Chicken is one of the most well-loved, versatile, and easy nonvegetarian foods on the planet. It’s low in fat, high in protein, and tastes delicious in a huge variety of dishes and cuisines. Lately, though, there has been a lot of negativity about chicken and its production, making people increasingly wary of consuming it. Still, chicken is regarded to be a healthy addition to any diet if it’s free from additives, preservative, steroid, or hormone injections. However, even with organic, free-range chicken, the problem of chicken allergies remains a very real one.
Studies have shown that chicken allergies may be evident by birth or develop later on in life. They can also be outgrown. Then again, people could have an allergic reaction to raw chicken but have no problems handling and eating chicken in its cooked form.
An allergy to chicken is not that common, although it is an issue with several people. This research estimates this allergy may plague 0.6-5 percent of the world’s population. These are counted as those people that have the relevant symptoms within two hours after eating chicken.
Allergies are usually caused by certain elements being mistaken for germs by our immune system. This causes inflammation to occur, leading to throat swelling, eczema, and even asthma attacks. This is why a severe allergic reaction could even have a fatal result.
The other reaction to an allergen is the high and speedy production of antibodies. These are also known as immunoglobulin E. When they’re at war with the foreign elements; one can expect several cold-like symptoms such as sneezing, itching, rashes, etc. Again, these could be mild and hence not much trouble, or they could lead to months of sickness.
There are certain specific symptoms that could indicate a chicken allergy. One should be aware of them to identify whether their experience was that of an allergy or caused by something else. These symptoms may include:
- A runny nose
- Itchy body parts
- Scratchy throat
- Watering eyes that may also be itchy or swollen
- Uncontrollable sneezing
- Asthmatic attacks or general issues with breathing
- Rashes similar to eczema
- Red, irritated skin that may also itch
- An upset stomach due to a compromised digestive system
- Cramps in the abdomen
- Nausea, with possible vomiting
- Hives on the face, neck, or any other body part
- Anaphylaxis, which is the most dangerous of reactions
If you find these symptoms coming on whenever you’re in contact with chicken, you may have to take a test to ascertain your chicken allergy. These occurrences may have varying degrees of severity, but one should be careful no matter how mild they are. With more exposure, the symptoms could become aggravated or your body may develop a tolerance to the trigger. In any case, one should stop experiencing the symptoms when they’re not in contact with the offensive chicken.
The problem with a chicken allergy is that people may not realize it right away. With chicken being such an everyday food, some may simply think the allergy is a cold since the symptoms are very similar to one. With diarrhea, the body might be trying to get rid of the chicken ingested. However, a person may keep on eating chicken and making things worse.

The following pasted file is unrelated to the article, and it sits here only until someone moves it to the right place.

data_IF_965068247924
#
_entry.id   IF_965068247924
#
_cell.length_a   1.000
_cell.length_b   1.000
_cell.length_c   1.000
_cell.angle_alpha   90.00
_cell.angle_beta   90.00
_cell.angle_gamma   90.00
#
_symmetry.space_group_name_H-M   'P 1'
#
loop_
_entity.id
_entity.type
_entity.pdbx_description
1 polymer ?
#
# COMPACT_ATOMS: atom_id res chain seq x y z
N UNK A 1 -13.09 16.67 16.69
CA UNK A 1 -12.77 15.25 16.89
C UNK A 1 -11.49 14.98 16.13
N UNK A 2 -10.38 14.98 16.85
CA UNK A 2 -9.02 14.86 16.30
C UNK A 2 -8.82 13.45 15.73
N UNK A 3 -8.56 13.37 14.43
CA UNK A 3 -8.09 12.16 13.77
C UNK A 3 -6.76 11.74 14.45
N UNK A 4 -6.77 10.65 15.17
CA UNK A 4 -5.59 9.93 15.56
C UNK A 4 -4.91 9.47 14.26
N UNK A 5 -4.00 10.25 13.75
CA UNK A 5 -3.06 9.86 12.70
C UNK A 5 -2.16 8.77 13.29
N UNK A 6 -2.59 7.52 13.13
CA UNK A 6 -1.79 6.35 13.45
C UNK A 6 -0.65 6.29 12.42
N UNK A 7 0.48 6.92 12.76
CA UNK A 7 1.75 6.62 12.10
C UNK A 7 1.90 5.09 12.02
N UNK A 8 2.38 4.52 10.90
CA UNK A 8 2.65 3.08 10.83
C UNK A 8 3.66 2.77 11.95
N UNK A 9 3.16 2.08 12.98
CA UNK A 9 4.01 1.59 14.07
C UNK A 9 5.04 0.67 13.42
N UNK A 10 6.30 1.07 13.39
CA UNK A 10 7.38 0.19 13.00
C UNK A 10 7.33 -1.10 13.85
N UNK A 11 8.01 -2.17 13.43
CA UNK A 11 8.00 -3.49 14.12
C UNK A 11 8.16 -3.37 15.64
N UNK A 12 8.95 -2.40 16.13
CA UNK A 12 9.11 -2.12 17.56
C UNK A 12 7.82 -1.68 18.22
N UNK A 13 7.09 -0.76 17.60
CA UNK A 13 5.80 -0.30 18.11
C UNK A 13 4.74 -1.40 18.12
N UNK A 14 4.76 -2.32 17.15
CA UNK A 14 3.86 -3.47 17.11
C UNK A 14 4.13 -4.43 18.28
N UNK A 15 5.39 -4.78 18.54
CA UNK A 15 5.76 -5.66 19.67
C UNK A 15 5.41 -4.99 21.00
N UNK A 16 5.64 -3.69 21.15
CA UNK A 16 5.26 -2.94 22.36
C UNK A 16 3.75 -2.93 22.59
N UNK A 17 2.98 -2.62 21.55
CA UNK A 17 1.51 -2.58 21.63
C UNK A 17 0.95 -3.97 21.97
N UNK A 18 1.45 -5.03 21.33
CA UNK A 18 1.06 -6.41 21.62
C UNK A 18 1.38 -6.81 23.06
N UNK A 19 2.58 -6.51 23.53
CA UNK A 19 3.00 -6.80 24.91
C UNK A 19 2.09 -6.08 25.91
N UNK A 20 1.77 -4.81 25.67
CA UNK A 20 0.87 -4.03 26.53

The most serious consequences of an allergy, as mentioned above, are anaphylaxis. If this occurs, immediate hospitalization and medical attention become necessary. It affects the whole body, and so may not be so difficult to spot. Some of the signs of anaphylaxis are:
- Blood pressure suddenly dropping swiftly and quickly
- Heart beating very fast
- Problems in breathing, resulting in wheezing and coughing
- Throat and tongue swelling, making it more difficult to breathe
- Speech slurring due to swollen lips
- Bluish coloring around lips, tips of fingers, toes, etc.
This anaphylactic reaction would mean that one would have to get an EpiPen, which is a self-injection of epinephrine. This is a form of adrenaline and could even be the means of saving your life. However, if such an attack occurs again, an EpiPen should not be a substitute for medical checkups.
Prevention & Treatment
Preventing this allergy may not be possible, but preventing it from coming on certainly is. If you’re experiencing symptoms related to a chicken allergy, be sure to get a test done by a certified doctor as soon as possible. In the meantime, avoid chicken in any form along with its related products. You should be even more on the alert for chicken allergies if you already have asthma, eczema, or are allergic to other foods such as turkey, shrimp, fish, duck, goose, etc.
If someone is allergic to chicken, they may or may not also be intolerant of eggs. The same goes for chicken feathers, droppings, feather dust. This includes any component of other kinds of poultry as well. In short, be wary of farms and petting zoos! One should also be sure to make their allergy known to the doctor before they take a vaccine for any diseases. The yellow fever vaccine has chicken protein and could be very dangerous for someone with chicken allergies.
The treatment is similar to simply taking precautions. One can take an antihistamine to deal with the symptoms. Similarly, they would have to stay away from soup and noodles made with chicken broth, chicken in burgers, meatloaf, meatballs, etc.
Substitutes for chicken may be a bit difficult to find, but they’re possible. You can go for any fish if you want white meat. The following foods are also excellent substitutes for chicken in various dishes:
- Tofu—for stir-fries, curries, etc
- Vegetable broth—for soups
- Soy or veal protein products—for stews and other dishes where chicken cutlets are used
- Beans—to make up protein needs.